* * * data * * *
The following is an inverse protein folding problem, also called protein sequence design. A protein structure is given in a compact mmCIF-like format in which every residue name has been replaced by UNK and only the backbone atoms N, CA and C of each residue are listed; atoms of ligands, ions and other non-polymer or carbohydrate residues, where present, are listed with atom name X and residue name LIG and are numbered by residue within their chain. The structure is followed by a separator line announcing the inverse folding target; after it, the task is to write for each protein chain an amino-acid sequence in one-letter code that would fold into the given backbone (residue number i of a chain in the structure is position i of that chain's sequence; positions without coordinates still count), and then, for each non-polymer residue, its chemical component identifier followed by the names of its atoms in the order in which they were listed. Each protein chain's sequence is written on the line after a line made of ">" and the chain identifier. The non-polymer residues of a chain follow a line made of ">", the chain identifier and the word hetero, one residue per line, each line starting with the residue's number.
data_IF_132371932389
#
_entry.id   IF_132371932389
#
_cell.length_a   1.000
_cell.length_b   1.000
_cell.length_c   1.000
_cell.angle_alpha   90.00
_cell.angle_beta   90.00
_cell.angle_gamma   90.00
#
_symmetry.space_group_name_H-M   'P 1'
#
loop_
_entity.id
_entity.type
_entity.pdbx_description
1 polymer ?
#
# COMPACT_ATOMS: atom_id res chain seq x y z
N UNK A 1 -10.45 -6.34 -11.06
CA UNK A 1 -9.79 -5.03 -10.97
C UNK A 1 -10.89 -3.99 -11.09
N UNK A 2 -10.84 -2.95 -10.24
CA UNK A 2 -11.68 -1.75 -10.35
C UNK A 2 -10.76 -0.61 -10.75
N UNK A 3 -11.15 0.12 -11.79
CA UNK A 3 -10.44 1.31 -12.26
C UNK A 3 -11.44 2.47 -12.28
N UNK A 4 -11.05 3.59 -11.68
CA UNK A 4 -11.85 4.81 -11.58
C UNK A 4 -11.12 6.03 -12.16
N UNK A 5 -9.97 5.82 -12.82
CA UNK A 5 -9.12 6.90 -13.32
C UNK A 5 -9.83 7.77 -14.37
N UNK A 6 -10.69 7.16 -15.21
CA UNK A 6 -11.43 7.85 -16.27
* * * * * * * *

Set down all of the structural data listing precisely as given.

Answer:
The following is an inverse protein folding problem, also called protein sequence design. A protein structure is given in a compact mmCIF-like format in which every residue name has been replaced by UNK and only the backbone atoms N, CA and C of each residue are listed; atoms of ligands, ions and other non-polymer or carbohydrate residues, where present, are listed with atom name X and residue name LIG and are numbered by residue within their chain. The structure is followed by a separator line announcing the inverse folding target; after it, the task is to write for each protein chain an amino-acid sequence in one-letter code that would fold into the given backbone (residue number i of a chain in the structure is position i of that chain's sequence; positions without coordinates still count), and then, for each non-polymer residue, its chemical component identifier followed by the names of its atoms in the order in which they were listed. Each protein chain's sequence is written on the line after a line made of ">" and the chain identifier. The non-polymer residues of a chain follow a line made of ">", the chain identifier and the word hetero, one residue per line, each line starting with the residue's number.
data_IF_132371932389
#
_entry.id   IF_132371932389
#
_cell.length_a   1.000
_cell.length_b   1.000
_cell.length_c   1.000
_cell.angle_alpha   90.00
_cell.angle_beta   90.00
_cell.angle_gamma   90.00
#
_symmetry.space_group_name_H-M   'P 1'
#
loop_
_entity.id
_entity.type
_entity.pdbx_description
1 polymer ?
#
# COMPACT_ATOMS: atom_id res chain seq x y z
N UNK A 1 -10.45 -6.34 -11.06
CA UNK A 1 -9.79 -5.03 -10.97
C UNK A 1 -10.89 -3.99 -11.09
N UNK A 2 -10.84 -2.95 -10.24
CA UNK A 2 -11.68 -1.75 -10.35
C UNK A 2 -10.76 -0.61 -10.75
N UNK A 3 -11.15 0.12 -11.79
CA UNK A 3 -10.44 1.31 -12.26
C UNK A 3 -11.44 2.47 -12.28
N UNK A 4 -11.05 3.59 -11.68
CA UNK A 4 -11.85 4.81 -11.58
C UNK A 4 -11.12 6.03 -12.16
N UNK A 5 -9.97 5.82 -12.82
CA UNK A 5 -9.12 6.90 -13.32
C UNK A 5 -9.83 7.77 -14.37
N UNK A 6 -10.69 7.16 -15.21
CA UNK A 6 -11.43 7.85 -16.27